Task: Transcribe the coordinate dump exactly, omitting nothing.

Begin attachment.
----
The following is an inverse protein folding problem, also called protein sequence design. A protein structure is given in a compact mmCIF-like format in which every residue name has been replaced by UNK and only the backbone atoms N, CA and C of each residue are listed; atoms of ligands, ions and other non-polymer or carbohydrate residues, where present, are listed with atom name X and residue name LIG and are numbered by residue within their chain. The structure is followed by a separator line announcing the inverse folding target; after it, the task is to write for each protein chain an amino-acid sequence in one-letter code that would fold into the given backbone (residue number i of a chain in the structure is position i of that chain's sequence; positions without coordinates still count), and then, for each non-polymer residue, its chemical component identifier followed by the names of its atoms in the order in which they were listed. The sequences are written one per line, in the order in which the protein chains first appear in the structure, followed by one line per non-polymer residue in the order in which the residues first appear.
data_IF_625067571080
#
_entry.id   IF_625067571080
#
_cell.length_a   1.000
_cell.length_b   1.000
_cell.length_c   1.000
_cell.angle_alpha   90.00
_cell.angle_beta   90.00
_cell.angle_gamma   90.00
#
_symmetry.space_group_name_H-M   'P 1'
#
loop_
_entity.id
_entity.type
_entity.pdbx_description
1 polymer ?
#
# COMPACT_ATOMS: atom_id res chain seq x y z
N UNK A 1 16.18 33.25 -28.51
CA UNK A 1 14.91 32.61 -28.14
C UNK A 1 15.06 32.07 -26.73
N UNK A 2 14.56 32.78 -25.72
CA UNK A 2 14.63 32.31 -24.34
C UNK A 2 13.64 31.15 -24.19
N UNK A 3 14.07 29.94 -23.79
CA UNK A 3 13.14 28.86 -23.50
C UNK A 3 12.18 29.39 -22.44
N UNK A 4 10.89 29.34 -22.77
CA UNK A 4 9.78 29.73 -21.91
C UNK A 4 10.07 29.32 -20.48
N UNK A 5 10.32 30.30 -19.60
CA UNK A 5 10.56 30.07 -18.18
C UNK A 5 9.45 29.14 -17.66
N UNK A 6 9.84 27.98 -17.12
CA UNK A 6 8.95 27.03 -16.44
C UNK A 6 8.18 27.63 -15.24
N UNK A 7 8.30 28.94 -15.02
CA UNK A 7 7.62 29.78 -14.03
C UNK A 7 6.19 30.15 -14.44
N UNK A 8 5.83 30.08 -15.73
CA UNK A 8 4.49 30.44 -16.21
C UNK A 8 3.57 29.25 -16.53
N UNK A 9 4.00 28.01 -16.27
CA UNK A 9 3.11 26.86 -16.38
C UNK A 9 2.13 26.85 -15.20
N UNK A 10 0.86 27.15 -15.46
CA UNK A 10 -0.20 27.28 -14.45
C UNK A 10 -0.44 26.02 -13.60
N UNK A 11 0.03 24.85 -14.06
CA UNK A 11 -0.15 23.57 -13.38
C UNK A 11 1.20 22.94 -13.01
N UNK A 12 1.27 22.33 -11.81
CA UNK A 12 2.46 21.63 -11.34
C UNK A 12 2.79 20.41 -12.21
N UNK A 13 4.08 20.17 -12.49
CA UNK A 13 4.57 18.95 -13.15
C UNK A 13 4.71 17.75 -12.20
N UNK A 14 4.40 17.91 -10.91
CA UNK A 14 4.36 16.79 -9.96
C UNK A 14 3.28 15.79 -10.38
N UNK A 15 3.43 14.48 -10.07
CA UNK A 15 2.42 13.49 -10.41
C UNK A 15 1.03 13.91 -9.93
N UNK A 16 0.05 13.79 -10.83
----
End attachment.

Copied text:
The following is an inverse protein folding problem, also called protein sequence design. A protein structure is given in a compact mmCIF-like format in which every residue name has been replaced by UNK and only the backbone atoms N, CA and C of each residue are listed; atoms of ligands, ions and other non-polymer or carbohydrate residues, where present, are listed with atom name X and residue name LIG and are numbered by residue within their chain. The structure is followed by a separator line announcing the inverse folding target; after it, the task is to write for each protein chain an amino-acid sequence in one-letter code that would fold into the given backbone (residue number i of a chain in the structure is position i of that chain's sequence; positions without coordinates still count), and then, for each non-polymer residue, its chemical component identifier followed by the names of its atoms in the order in which they were listed. The sequences are written one per line, in the order in which the protein chains first appear in the structure, followed by one line per non-polymer residue in the order in which the residues first appear.
data_IF_625067571080
#
_entry.id   IF_625067571080
#
_cell.length_a   1.000
_cell.length_b   1.000
_cell.length_c   1.000
_cell.angle_alpha   90.00
_cell.angle_beta   90.00
_cell.angle_gamma   90.00
#
_symmetry.space_group_name_H-M   'P 1'
#
loop_
_entity.id
_entity.type
_entity.pdbx_description
1 polymer ?
#
# COMPACT_ATOMS: atom_id res chain seq x y z
N UNK A 1 16.18 33.25 -28.51
CA UNK A 1 14.91 32.61 -28.14
C UNK A 1 15.06 32.07 -26.73
N UNK A 2 14.56 32.78 -25.72
CA UNK A 2 14.63 32.31 -24.34
C UNK A 2 13.64 31.15 -24.19
N UNK A 3 14.07 29.94 -23.79
CA UNK A 3 13.14 28.86 -23.50
C UNK A 3 12.18 29.39 -22.44
N UNK A 4 10.89 29.34 -22.77
CA UNK A 4 9.78 29.73 -21.91
C UNK A 4 10.07 29.32 -20.48
N UNK A 5 10.32 30.30 -19.60
CA UNK A 5 10.56 30.07 -18.18
C UNK A 5 9.45 29.14 -17.66
N UNK A 6 9.84 27.98 -17.12
CA UNK A 6 8.95 27.03 -16.44
C UNK A 6 8.18 27.63 -15.24
N UNK A 7 8.30 28.94 -15.02
CA UNK A 7 7.62 29.78 -14.03
C UNK A 7 6.19 30.15 -14.44
N UNK A 8 5.83 30.08 -15.73
CA UNK A 8 4.49 30.44 -16.21
C UNK A 8 3.57 29.25 -16.53
N UNK A 9 4.00 28.01 -16.27
CA UNK A 9 3.11 26.86 -16.38
C UNK A 9 2.13 26.85 -15.20
N UNK A 10 0.86 27.15 -15.46
CA UNK A 10 -0.20 27.28 -14.45
C UNK A 10 -0.44 26.02 -13.60
N UNK A 11 0.03 24.85 -14.06
CA UNK A 11 -0.15 23.57 -13.38
C UNK A 11 1.20 22.94 -13.01
N UNK A 12 1.27 22.33 -11.81
CA UNK A 12 2.46 21.63 -11.34
C UNK A 12 2.79 20.41 -12.21
N UNK A 13 4.08 20.17 -12.49
CA UNK A 13 4.57 18.95 -13.15
C UNK A 13 4.71 17.75 -12.20
N UNK A 14 4.40 17.91 -10.91
CA UNK A 14 4.36 16.79 -9.96
C UNK A 14 3.28 15.79 -10.38
N UNK A 15 3.43 14.48 -10.07
CA UNK A 15 2.42 13.49 -10.41
C UNK A 15 1.03 13.91 -9.93
N UNK A 16 0.05 13.79 -10.83